PORT CHARLOTTE — Pamela L. Homema Malik is one of 13,000 hurricane survivors who appreciate volunteers from The Church of Jesus Christ of Latter-day Saints helping those in need.
Hommema-Malik, owner of Down to Earth Apparel & Gifts in Port Charlotte, called for help, and Operation Crisis Cleanup responded.
“Thanks and blessings to this wonderful crew of volunteers,” she said. I used a broken dresser and patched it all over and devised a tarpaulin.”
Each week, thousands of Latter-day Saint volunteers travel from Venice to Naples to tarp homes, remove carpets, debris, and damaged items, cut down fallen trees, provide supplies, and help those who lost everything to Hurricane Ian. praying for
For the past three weeks, volunteers have slept in tents near disaster relief command centers in Port Charlotte, Venice, Cape Coral and Naples.
Some mistook volunteers camping at the Port Charlotte Bandits Football Club field on Quesada Avenue for a new homeless camp. Operation Crisis Cleanup Command Center near The Church of Jesus Christ of Latter-day Saints at 1303 Forrest Nelson Blvd., Port Charlotte.
Volunteer workers in yellow T-shirts gather at churches to receive work orders, pick up supplies and tools, and pray before heading to damaged homes.
In the first week, 4,450 volunteers completed 2,092 work orders in the area.
“These are volunteers from about 200 congregations of The Church of Jesus Christ of Latter-day Saints in Florida, South Carolina, Georgia and Alabama,” said Lowell Fuller, a spokesperson for the church. “As a site, we coordinate volunteers, provide equipment, tools and products to match the needs of our citizens with our volunteer workers.”
On Sunday, the team coordinated more than 800 volunteers from Port Charlotte churches serving Punta Gorda, Port Charlotte, Northport and Inglewood. The Venice Command Center has volunteers from Georgia and Alabama.
Volunteer crews clean up and assist locals using £200,000 of equipment brought in by volunteers, including chainsaws, wheelbarrows, junk sledges, wheelbarrows, tarps and other needed supplies. I’m here.
More than 19,000 cases have been recorded in the Crisis Center’s database, Fuller said. So far, volunteers have donated 83,930 service hours for decontamination of Hurricane Ian. He donated over £150,000 in supplies to help the church with its recovery effort.
In addition, church members respond to requests for disaster assistance through the Crisis Cleanup Hotline.
“These volunteers are in Ohio and can answer the phone and enter information into the database,” said Aaron Titus, creator of the Crisis Cleanup website. “Last week alone, 750 Latter-day Saints answered more than 13,000 of his calls.”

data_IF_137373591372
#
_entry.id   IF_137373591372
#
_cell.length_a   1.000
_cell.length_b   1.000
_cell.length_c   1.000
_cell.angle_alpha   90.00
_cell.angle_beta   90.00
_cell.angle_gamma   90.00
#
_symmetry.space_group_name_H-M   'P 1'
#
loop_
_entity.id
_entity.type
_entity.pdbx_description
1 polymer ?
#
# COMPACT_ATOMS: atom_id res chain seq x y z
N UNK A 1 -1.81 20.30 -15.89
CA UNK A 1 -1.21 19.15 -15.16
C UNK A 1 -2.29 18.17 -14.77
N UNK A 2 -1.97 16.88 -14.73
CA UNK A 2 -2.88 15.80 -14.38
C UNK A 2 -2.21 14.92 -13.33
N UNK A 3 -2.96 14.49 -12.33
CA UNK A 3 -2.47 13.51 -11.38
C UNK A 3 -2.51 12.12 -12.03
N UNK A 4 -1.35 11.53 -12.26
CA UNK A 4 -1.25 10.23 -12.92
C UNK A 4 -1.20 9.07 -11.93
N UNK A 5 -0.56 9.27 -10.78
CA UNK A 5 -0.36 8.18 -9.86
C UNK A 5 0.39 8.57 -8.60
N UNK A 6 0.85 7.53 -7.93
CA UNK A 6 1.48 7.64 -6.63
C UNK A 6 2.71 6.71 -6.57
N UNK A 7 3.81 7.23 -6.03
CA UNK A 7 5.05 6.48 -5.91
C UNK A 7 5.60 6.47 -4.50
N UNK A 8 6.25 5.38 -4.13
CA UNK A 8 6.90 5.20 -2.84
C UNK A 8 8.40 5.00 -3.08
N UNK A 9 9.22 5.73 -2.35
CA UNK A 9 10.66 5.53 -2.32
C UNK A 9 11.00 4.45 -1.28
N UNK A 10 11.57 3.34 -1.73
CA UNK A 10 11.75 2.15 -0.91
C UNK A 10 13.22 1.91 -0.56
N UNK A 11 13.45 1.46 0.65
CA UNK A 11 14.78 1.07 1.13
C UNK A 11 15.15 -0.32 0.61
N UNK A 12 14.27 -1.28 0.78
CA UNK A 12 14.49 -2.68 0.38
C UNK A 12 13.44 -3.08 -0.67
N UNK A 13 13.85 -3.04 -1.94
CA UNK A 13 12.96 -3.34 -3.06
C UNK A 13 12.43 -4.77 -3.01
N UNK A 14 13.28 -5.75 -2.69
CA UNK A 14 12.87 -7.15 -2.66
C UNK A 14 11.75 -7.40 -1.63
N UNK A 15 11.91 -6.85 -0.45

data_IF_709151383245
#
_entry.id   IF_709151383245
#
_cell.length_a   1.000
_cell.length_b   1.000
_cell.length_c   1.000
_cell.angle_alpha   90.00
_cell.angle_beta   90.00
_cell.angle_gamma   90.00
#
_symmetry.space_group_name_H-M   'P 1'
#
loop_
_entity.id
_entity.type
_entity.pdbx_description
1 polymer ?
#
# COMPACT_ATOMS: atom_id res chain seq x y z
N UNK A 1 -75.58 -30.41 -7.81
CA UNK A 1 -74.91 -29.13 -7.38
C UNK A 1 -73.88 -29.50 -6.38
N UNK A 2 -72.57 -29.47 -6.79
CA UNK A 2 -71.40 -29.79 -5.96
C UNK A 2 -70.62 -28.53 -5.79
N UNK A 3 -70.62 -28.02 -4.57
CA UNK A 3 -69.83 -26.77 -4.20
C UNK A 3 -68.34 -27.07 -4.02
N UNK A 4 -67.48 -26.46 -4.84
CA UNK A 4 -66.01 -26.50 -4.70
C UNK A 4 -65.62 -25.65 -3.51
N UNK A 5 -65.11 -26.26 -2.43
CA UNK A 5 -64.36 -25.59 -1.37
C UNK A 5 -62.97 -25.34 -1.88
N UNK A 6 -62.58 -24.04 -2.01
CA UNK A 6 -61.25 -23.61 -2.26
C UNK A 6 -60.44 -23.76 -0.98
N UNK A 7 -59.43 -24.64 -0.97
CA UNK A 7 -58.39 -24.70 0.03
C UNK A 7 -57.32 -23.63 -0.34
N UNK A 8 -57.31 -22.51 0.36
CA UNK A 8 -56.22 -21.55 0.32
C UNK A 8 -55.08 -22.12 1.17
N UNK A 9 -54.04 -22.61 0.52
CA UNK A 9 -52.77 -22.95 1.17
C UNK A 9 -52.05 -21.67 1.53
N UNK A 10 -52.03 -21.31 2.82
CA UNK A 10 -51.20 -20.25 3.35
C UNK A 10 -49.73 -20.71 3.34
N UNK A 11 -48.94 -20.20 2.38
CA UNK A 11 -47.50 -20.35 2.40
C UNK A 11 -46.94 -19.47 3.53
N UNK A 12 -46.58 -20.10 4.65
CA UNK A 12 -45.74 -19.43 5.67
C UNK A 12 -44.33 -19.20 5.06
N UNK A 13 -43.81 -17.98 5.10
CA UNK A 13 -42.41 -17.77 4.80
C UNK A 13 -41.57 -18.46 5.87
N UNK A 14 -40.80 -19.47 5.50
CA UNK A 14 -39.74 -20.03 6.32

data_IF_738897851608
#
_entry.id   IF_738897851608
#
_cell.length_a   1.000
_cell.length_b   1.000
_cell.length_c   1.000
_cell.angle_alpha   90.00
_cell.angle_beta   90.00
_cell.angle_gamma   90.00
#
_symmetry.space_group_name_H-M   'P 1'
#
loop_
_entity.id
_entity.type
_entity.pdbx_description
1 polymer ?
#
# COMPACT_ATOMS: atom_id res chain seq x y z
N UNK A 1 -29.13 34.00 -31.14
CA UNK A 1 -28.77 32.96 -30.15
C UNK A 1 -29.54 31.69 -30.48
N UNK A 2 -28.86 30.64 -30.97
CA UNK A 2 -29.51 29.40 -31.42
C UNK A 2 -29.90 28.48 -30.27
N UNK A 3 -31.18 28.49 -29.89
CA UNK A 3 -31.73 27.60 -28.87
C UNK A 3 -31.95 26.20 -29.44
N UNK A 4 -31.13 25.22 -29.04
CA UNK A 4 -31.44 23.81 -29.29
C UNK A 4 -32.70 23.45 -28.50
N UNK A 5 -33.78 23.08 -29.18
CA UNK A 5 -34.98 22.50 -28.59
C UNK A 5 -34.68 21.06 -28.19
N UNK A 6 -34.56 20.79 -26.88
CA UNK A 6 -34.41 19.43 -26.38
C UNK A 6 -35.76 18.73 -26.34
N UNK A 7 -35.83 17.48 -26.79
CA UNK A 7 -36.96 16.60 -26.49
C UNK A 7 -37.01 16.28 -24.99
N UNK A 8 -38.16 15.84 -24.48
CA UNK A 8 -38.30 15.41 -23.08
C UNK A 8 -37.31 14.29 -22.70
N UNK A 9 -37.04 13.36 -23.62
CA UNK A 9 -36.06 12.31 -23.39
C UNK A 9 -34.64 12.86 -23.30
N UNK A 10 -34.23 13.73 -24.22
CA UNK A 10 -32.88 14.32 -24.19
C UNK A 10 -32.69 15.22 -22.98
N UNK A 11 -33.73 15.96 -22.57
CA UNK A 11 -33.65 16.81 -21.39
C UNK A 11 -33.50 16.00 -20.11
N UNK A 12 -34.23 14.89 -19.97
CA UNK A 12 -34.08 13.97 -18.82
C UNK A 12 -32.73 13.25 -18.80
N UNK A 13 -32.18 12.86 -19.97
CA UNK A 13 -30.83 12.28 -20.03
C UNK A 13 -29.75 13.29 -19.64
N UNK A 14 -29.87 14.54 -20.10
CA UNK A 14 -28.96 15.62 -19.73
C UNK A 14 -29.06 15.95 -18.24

Mike Fowler is part of the Space Coast team. He said the Franz Ross Park YMCA in Port Charlotte has allowed volunteers to shower at the facility.
“We are weekend warriors,” said Fowler, a dentist and church volunteer. “We will come here on Friday and help out until Sunday. We will build as many houses as we can while we are here. It’s heartbreaking because I want to.”
On weekdays, volunteers distribute supplies, diapers, water and hygiene products.
Bruce Hoppe, a retired airline pilot, church member and volunteer, said the team will do their part to help the region through November.
“We always have volunteers available,” he said. “If you want to cut trees, remove mud, remove drywall, or do other cleanups, come to the Church of Latter-day Saints (in Port Charlotte) on Saturday and we will add you to the team.”
Titus said it’s normal to feel lonely and lost right now during the cleanup stage.
“The team will come in and help clean up the mess, but it’s not the end for the survivors,” he said. They may not have the money to rent because they spent it on hurricane supplies.
Titus said suffering residents should try to acknowledge it. They need to “name” the problem, anticipate its feelings, and ask for help when needed.
“If it wasn’t overpowering, we’d call it an inconvenience,” he said. We have an emergency crew on board.If you need it, ask for it.”
More teams will be in service this weekend. Anyone interested in volunteering can visit the church at 1303 Forrest Nelson Blvd., Port Charlotte.
For more information, visit www.crisiscleanup.org.